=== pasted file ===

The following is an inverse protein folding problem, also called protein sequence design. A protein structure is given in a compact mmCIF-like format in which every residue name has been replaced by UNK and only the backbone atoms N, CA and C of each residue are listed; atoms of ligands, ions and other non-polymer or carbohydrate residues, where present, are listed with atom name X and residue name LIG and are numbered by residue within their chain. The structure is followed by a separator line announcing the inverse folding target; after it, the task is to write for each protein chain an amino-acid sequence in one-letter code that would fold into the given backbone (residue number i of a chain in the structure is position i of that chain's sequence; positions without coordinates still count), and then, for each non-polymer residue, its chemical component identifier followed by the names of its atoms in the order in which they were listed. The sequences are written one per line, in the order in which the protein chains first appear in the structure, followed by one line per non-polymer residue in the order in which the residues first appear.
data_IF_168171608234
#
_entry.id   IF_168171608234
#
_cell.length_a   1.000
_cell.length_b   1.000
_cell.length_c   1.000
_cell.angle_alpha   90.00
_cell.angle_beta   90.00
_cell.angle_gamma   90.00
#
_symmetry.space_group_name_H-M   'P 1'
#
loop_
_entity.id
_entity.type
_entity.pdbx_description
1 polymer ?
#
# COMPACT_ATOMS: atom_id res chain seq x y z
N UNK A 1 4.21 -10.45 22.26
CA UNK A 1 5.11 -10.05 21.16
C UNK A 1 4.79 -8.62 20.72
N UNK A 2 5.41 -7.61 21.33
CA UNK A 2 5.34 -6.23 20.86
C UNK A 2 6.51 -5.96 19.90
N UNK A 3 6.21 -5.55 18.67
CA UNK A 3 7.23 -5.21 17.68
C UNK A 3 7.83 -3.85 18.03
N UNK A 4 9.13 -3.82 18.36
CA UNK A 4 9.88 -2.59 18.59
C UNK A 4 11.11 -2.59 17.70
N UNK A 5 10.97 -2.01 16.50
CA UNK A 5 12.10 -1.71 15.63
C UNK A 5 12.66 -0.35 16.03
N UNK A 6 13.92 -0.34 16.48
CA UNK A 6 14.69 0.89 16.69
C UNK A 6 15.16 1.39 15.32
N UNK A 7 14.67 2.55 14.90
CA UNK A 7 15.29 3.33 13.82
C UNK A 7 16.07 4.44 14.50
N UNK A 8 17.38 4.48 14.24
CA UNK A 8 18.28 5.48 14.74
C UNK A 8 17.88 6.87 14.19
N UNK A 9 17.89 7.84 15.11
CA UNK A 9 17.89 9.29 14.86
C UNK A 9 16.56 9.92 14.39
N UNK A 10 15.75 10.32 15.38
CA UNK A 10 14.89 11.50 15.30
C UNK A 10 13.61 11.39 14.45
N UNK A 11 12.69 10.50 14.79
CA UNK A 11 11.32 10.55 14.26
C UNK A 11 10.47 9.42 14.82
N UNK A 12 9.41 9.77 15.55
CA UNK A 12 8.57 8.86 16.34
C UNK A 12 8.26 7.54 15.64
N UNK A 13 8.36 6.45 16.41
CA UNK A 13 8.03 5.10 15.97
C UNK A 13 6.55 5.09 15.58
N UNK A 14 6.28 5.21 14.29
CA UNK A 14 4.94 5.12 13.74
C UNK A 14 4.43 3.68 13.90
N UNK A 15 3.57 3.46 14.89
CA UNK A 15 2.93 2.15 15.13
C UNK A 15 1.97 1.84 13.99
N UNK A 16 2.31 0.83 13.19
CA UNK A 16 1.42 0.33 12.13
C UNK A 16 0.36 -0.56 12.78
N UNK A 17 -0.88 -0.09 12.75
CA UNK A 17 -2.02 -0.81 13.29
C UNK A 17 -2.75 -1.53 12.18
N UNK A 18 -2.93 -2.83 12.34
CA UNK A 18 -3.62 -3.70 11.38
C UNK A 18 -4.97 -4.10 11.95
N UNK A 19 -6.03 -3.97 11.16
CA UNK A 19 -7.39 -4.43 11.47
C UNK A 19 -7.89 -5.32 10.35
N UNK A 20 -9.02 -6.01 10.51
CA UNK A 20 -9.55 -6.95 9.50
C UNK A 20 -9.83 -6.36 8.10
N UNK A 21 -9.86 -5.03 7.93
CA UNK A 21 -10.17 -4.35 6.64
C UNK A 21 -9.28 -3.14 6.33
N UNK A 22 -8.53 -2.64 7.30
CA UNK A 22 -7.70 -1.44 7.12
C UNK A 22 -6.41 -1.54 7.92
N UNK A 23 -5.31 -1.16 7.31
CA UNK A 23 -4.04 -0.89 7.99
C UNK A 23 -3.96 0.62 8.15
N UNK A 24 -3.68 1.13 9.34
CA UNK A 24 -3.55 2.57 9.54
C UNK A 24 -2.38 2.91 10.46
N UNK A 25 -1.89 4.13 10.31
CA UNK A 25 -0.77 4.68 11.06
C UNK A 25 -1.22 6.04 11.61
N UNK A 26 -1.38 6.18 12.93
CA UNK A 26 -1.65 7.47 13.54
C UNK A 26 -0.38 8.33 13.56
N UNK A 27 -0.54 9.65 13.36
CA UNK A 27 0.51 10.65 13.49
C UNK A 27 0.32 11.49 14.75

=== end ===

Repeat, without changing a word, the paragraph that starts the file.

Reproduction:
The following is an inverse protein folding problem, also called protein sequence design. A protein structure is given in a compact mmCIF-like format in which every residue name has been replaced by UNK and only the backbone atoms N, CA and C of each residue are listed; atoms of ligands, ions and other non-polymer or carbohydrate residues, where present, are listed with atom name X and residue name LIG and are numbered by residue within their chain. The structure is followed by a separator line announcing the inverse folding target; after it, the task is to write for each protein chain an amino-acid sequence in one-letter code that would fold into the given backbone (residue number i of a chain in the structure is position i of that chain's sequence; positions without coordinates still count), and then, for each non-polymer residue, its chemical component identifier followed by the names of its atoms in the order in which they were listed. The sequences are written one per line, in the order in which the protein chains first appear in the structure, followed by one line per non-polymer residue in the order in which the residues first appear.